Low Medium High
Take a strand of hair and slide your fingers up the shaft (toward the scalp). If you feel little bumps along the way, this means that your cuticle is lifted and that you have high porosity. If your fingers slip smoothly, then you have low porosity hair.
Essential Hair Knowledge
Porosity refers to how well your hair is able to absorb and hold moisture. It is affected by the flexible outer hair layer called the cuticle, which determines how easily moisture and oils pass in and out of your hair. For most, porosity is genetic, but it can also be affected by external factors such as exposure, heat treatments and chemical processing. Knowing your hair's porosity can help you choose the right products to keep your hair well-moisturised, supple, strong and shiny.
Hair with low porosity has a tightly bound cuticle layer with overlapping scales that lay flat. Low porosity hair does not take in moisture well when you try to wet it and is hard to process since it resists penetration of chemicals.
It is also prone to product build-up from protein-rich deep conditioning products, which can leave it feeling stiff and straw-like. Stick to protein-free, daily conditioners with humectants such as glycerine or honey. Use moderate heat with protein-free deep conditioning treatments to help open up the cuticle so it can absorb moisture better.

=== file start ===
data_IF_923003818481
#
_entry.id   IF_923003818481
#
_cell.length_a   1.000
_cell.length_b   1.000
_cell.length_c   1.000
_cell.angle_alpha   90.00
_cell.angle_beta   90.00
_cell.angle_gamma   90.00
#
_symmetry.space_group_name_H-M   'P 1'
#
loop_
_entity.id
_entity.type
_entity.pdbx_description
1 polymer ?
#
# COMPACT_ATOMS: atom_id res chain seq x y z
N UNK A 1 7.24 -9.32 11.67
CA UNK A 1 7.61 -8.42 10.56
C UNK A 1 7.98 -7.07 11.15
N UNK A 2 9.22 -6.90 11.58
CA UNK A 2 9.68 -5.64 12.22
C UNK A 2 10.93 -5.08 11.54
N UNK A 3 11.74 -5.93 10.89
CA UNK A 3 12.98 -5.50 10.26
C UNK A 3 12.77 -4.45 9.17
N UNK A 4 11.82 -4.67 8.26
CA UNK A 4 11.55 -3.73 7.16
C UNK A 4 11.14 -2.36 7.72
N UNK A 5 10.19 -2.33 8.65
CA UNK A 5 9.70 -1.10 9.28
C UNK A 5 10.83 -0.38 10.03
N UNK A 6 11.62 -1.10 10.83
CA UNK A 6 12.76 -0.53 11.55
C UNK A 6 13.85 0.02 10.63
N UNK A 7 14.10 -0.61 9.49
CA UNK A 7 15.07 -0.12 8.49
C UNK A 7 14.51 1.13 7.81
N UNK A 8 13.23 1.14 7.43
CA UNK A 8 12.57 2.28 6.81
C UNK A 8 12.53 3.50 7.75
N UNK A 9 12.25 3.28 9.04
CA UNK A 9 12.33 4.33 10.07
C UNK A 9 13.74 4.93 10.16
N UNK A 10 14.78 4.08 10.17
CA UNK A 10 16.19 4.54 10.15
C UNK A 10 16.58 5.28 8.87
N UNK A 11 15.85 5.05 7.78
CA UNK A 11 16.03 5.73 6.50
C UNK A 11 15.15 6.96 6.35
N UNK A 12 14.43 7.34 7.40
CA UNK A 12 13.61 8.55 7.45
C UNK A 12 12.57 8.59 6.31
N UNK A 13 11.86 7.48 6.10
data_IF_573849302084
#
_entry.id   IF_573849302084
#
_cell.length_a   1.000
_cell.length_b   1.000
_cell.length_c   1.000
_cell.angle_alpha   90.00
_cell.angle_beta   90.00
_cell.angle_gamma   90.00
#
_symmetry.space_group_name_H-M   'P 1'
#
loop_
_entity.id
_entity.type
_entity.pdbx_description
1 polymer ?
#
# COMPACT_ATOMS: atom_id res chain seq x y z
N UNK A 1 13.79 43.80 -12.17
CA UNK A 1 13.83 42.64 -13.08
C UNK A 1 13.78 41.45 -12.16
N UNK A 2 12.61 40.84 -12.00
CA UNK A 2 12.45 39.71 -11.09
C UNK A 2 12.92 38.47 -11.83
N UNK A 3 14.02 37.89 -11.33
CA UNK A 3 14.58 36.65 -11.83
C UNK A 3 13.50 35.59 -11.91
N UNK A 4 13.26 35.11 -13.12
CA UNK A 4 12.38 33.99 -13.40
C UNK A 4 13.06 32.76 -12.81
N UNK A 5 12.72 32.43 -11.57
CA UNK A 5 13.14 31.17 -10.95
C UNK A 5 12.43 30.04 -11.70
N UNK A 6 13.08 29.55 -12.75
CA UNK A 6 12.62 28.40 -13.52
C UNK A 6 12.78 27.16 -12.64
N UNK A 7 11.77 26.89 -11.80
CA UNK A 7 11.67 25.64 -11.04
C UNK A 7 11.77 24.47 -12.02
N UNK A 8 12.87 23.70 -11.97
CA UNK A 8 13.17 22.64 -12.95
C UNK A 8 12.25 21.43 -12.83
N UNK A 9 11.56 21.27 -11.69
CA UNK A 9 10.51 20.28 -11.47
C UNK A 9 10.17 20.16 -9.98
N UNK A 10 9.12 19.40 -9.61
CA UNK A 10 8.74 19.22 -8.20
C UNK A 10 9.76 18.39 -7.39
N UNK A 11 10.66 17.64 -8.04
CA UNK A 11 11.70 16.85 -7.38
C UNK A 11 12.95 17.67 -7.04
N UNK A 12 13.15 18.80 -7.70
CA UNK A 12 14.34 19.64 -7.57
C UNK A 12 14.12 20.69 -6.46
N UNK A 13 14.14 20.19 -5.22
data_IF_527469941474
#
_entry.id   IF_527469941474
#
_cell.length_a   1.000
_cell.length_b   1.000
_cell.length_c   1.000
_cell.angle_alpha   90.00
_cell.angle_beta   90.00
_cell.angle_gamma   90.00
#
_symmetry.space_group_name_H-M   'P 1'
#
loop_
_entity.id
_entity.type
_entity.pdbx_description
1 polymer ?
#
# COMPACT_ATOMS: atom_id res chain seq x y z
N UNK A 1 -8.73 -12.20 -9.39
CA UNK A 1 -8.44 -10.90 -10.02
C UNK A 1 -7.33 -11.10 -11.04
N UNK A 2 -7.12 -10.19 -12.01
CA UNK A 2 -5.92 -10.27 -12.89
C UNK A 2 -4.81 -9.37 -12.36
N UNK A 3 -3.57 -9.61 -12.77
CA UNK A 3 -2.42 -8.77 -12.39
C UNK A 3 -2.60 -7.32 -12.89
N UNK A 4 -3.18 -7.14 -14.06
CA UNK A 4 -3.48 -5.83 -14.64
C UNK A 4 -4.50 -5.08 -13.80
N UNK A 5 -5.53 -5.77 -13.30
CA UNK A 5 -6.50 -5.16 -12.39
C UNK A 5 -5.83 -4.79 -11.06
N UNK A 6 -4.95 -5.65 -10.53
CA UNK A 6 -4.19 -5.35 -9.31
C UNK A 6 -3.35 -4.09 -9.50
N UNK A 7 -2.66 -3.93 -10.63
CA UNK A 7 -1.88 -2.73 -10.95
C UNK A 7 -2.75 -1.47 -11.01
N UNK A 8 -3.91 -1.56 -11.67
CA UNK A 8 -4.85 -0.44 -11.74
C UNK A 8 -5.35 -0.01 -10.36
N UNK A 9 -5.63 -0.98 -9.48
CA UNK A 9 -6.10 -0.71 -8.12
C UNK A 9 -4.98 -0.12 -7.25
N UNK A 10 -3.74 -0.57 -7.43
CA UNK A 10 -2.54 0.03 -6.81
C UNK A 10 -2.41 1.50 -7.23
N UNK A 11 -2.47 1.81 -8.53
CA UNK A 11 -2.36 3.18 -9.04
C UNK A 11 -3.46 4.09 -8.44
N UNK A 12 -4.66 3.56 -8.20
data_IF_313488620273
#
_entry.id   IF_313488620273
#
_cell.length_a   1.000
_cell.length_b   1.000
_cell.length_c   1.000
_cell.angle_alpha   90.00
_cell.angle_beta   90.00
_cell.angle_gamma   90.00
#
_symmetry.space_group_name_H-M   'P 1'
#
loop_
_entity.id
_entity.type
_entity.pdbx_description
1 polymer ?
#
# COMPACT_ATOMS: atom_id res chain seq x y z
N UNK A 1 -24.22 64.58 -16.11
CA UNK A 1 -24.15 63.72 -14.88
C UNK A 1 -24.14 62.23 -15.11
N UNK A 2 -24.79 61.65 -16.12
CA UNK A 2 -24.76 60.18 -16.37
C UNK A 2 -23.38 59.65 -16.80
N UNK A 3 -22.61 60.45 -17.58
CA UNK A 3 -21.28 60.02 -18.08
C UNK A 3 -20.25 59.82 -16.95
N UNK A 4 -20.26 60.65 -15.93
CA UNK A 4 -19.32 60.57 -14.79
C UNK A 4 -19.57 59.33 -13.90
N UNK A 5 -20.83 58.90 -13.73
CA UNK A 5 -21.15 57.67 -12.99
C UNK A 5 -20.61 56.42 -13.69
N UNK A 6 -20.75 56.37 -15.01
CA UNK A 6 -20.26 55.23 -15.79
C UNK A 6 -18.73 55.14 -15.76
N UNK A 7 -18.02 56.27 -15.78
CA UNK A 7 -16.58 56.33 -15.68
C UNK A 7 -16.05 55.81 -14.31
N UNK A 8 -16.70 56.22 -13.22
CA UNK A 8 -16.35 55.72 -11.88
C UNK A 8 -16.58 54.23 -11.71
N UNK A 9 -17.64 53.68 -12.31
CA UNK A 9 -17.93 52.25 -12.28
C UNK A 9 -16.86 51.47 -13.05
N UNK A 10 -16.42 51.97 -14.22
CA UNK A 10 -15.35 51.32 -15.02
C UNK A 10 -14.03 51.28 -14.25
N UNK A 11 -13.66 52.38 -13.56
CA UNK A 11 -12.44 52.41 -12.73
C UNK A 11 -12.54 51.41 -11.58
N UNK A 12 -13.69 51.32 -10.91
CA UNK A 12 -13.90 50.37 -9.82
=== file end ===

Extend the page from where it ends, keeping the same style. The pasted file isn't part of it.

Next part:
Hair with medium porosity often requires the least amount of maintenance. The cuticle layer is looser, allowing just the right amount of moisture to enter while preventing too much from escaping. Hair with normal porosity tends to hold styles well, and can be permed and coloured with predictable results. Over time, however, these processes can damage your hair and increase its porosity. Occasional deep conditioning treatments with protein conditioners can benefit medium porosity hair, but proteins should not be included in your daily regimen.
High porosity hair has gaps and holes in the cuticle, which let too much moisture into your hair and leave it prone to frizz and tangling in humid weather. Even simple acts such as bathing, swimming and shampooing can create more damage and breakage due to the sheer amount of moisture highly porous hair can absorb.
Because highly porous hair can also lose moisture easily, it's important to use leave-in conditioners, moisturisers and sealers. Layering these products will help your hair hold on to the moisture you're giving it. You can even follow up with a heavy hair butter to help fill the gaps in your damaged cuticles and further protect your hair from losing too much moisture.
The FLOAT Test
Take a couple of strands of hair from your comb or brush and drop them into a cup of water. Let them sit for 2-4mnutes. If your hair floats, you have low porosity. If it sinks you have high porosity. If it sits in the middle you have medium porosity.